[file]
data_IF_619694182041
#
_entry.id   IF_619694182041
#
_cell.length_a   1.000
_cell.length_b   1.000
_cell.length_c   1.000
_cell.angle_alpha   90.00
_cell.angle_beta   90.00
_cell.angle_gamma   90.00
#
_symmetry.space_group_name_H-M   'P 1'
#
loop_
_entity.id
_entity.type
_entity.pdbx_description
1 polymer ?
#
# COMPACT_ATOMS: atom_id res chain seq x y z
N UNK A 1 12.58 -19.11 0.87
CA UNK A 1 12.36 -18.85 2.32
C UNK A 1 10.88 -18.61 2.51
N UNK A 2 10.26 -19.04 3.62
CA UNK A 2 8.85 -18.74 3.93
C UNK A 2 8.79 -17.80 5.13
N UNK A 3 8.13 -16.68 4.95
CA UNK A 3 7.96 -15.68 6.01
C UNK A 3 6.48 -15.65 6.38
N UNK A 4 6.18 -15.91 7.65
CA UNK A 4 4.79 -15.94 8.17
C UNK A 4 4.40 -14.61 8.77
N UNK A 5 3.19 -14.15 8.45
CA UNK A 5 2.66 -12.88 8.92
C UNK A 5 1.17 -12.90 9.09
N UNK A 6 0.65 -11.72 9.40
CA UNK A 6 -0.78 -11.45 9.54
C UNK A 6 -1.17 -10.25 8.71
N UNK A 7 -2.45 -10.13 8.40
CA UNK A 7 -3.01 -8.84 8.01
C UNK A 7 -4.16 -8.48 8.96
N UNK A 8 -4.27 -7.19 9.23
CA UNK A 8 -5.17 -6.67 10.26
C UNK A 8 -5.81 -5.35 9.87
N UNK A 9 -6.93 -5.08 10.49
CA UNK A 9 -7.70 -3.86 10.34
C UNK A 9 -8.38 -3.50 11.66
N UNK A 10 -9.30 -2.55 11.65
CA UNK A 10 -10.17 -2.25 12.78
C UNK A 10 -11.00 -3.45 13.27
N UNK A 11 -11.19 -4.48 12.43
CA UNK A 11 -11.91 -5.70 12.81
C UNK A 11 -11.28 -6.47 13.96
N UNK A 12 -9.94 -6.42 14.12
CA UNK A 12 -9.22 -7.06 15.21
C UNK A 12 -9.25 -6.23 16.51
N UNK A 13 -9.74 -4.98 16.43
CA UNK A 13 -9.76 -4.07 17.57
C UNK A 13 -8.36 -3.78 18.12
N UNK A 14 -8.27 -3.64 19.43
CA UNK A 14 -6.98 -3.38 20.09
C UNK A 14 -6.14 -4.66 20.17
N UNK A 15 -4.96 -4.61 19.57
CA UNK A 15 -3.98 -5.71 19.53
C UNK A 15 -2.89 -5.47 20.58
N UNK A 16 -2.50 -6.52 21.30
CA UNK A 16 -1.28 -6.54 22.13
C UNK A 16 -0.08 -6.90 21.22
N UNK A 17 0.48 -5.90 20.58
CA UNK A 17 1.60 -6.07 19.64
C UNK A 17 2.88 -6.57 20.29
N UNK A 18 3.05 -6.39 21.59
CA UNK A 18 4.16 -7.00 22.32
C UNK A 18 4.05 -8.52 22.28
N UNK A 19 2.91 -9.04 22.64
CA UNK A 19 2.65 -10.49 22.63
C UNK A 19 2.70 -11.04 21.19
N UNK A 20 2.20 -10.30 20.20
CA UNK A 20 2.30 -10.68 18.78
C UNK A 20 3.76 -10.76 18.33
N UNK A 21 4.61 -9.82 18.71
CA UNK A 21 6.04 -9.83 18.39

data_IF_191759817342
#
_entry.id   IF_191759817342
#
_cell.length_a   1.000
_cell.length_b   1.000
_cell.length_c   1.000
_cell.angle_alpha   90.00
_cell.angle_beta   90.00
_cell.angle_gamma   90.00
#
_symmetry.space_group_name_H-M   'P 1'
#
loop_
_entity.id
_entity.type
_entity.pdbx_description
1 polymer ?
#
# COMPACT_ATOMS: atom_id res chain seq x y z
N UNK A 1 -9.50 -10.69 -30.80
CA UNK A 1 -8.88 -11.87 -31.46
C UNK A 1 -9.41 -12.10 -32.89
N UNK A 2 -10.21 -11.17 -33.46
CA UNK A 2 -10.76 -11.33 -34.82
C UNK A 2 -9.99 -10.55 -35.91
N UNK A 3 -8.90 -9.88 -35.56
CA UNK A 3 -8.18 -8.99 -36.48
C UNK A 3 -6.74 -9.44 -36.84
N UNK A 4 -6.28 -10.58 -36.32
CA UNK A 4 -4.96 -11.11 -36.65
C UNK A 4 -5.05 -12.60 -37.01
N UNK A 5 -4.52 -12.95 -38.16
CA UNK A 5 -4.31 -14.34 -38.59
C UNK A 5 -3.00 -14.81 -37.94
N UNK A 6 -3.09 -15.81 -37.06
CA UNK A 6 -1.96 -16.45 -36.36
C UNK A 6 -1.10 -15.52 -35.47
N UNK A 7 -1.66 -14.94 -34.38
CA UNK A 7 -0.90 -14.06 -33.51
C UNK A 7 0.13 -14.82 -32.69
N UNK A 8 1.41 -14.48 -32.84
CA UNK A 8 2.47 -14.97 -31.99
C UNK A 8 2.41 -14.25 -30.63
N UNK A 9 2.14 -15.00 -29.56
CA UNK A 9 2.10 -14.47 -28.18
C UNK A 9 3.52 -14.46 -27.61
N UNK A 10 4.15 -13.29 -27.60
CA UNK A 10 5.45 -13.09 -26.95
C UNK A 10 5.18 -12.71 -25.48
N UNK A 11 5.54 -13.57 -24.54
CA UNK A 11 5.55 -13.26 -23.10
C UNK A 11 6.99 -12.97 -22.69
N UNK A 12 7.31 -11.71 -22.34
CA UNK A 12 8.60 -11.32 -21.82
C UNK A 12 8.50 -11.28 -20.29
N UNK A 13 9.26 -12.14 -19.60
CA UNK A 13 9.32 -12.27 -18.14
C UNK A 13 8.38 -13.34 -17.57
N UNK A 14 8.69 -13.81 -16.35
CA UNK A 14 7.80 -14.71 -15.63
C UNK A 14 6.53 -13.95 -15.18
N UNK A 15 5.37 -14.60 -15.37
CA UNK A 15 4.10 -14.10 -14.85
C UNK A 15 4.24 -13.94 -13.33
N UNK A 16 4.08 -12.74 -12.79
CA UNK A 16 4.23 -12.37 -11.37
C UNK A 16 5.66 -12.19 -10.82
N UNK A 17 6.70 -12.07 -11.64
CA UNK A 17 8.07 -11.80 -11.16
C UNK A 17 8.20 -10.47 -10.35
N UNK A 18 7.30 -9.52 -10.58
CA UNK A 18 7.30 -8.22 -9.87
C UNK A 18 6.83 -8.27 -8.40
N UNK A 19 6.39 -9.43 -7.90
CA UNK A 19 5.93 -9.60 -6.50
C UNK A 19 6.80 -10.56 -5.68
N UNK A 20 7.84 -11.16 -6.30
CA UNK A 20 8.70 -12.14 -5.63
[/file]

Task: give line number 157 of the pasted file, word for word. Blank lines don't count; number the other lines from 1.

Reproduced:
N UNK A 19 6.39 -9.43 -7.90